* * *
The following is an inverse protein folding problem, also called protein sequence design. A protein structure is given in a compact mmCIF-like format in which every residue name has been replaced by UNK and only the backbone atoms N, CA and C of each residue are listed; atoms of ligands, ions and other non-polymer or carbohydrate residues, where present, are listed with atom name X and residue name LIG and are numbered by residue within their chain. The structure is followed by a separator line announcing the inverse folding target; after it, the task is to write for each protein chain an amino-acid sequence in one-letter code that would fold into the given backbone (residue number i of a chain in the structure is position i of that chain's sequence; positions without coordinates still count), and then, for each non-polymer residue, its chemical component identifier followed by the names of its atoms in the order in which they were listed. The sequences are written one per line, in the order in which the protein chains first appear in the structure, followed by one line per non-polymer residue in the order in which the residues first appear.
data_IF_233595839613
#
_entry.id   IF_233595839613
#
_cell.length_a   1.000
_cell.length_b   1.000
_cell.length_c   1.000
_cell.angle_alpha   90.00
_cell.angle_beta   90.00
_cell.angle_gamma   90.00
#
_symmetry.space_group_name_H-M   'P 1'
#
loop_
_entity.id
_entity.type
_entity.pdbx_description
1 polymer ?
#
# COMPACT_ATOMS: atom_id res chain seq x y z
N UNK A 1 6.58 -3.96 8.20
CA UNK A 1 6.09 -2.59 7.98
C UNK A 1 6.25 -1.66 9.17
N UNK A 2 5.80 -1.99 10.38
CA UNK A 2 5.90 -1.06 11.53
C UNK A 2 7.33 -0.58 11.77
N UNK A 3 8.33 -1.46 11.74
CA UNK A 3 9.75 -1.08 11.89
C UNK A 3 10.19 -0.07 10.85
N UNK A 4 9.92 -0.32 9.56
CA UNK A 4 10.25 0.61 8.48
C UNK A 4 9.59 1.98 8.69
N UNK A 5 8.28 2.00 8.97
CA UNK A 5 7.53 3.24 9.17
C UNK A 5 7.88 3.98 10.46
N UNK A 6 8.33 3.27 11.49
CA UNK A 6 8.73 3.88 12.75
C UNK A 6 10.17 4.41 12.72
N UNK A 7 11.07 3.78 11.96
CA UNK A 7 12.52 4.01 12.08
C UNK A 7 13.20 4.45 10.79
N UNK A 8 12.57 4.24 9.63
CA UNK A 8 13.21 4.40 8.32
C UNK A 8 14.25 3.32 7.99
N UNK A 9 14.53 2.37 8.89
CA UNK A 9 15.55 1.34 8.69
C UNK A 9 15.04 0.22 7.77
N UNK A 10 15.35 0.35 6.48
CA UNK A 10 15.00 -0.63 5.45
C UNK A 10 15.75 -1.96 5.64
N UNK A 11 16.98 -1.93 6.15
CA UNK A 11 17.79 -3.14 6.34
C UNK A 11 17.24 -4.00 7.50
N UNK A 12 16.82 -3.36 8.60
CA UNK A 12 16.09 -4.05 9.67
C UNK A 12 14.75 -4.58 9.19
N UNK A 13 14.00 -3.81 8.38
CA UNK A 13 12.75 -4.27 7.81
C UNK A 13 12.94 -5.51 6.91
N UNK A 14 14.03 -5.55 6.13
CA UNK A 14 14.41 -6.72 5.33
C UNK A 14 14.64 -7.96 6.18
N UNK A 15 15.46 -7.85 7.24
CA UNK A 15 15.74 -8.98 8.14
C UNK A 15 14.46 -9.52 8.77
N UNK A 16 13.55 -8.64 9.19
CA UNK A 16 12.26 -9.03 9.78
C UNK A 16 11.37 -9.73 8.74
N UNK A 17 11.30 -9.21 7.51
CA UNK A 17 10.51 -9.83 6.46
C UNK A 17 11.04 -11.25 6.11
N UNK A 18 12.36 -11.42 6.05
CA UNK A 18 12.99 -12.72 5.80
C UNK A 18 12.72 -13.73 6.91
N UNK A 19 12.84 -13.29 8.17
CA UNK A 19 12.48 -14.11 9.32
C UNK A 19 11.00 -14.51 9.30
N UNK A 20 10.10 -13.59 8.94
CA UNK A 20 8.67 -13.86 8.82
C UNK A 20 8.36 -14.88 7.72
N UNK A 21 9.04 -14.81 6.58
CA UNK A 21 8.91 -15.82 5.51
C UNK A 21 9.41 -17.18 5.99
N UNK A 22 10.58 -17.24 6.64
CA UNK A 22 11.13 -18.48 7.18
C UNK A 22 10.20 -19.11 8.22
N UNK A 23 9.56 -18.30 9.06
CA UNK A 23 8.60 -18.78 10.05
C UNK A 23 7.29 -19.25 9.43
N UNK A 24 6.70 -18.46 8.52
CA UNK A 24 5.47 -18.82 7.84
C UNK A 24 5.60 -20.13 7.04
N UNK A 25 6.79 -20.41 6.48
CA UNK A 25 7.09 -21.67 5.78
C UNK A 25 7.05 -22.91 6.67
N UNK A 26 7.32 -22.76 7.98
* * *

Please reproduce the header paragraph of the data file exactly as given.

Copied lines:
The following is an inverse protein folding problem, also called protein sequence design. A protein structure is given in a compact mmCIF-like format in which every residue name has been replaced by UNK and only the backbone atoms N, CA and C of each residue are listed; atoms of ligands, ions and other non-polymer or carbohydrate residues, where present, are listed with atom name X and residue name LIG and are numbered by residue within their chain. The structure is followed by a separator line announcing the inverse folding target; after it, the task is to write for each protein chain an amino-acid sequence in one-letter code that would fold into the given backbone (residue number i of a chain in the structure is position i of that chain's sequence; positions without coordinates still count), and then, for each non-polymer residue, its chemical component identifier followed by the names of its atoms in the order in which they were listed. The sequences are written one per line, in the order in which the protein chains first appear in the structure, followed by one line per non-polymer residue in the order in which the residues first appear.